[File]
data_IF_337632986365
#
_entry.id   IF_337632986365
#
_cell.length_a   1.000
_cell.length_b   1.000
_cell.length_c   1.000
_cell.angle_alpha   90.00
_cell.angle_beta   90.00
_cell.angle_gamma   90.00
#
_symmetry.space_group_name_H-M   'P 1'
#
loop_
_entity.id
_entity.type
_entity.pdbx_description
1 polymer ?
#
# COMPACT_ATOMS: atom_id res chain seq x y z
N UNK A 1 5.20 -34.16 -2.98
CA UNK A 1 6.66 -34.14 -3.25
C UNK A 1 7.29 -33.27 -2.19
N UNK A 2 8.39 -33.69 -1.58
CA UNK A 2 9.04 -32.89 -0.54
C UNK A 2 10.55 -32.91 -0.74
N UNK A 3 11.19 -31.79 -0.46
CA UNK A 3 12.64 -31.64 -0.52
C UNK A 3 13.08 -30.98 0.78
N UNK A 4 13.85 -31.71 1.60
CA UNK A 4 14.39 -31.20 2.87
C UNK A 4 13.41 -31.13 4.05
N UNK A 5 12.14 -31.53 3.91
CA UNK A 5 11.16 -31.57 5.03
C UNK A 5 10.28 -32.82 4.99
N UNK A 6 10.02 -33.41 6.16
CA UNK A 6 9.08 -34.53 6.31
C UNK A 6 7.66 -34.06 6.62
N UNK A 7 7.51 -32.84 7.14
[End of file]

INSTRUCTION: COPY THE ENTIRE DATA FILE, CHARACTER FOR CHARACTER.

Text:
data_IF_337632986365
#
_entry.id   IF_337632986365
#
_cell.length_a   1.000
_cell.length_b   1.000
_cell.length_c   1.000
_cell.angle_alpha   90.00
_cell.angle_beta   90.00
_cell.angle_gamma   90.00
#
_symmetry.space_group_name_H-M   'P 1'
#
loop_
_entity.id
_entity.type
_entity.pdbx_description
1 polymer ?
#
# COMPACT_ATOMS: atom_id res chain seq x y z
N UNK A 1 5.20 -34.16 -2.98
CA UNK A 1 6.66 -34.14 -3.25
C UNK A 1 7.29 -33.27 -2.19
N UNK A 2 8.39 -33.69 -1.58
CA UNK A 2 9.04 -32.89 -0.54
C UNK A 2 10.55 -32.91 -0.74
N UNK A 3 11.19 -31.79 -0.46
CA UNK A 3 12.64 -31.64 -0.52
C UNK A 3 13.08 -30.98 0.78
N UNK A 4 13.85 -31.71 1.60
CA UNK A 4 14.39 -31.20 2.87
C UNK A 4 13.41 -31.13 4.05
N UNK A 5 12.14 -31.53 3.91
CA UNK A 5 11.16 -31.57 5.03
C UNK A 5 10.28 -32.82 4.99
N UNK A 6 10.02 -33.41 6.16
CA UNK A 6 9.08 -34.53 6.31
C UNK A 6 7.66 -34.06 6.62
N UNK A 7 7.51 -32.84 7.14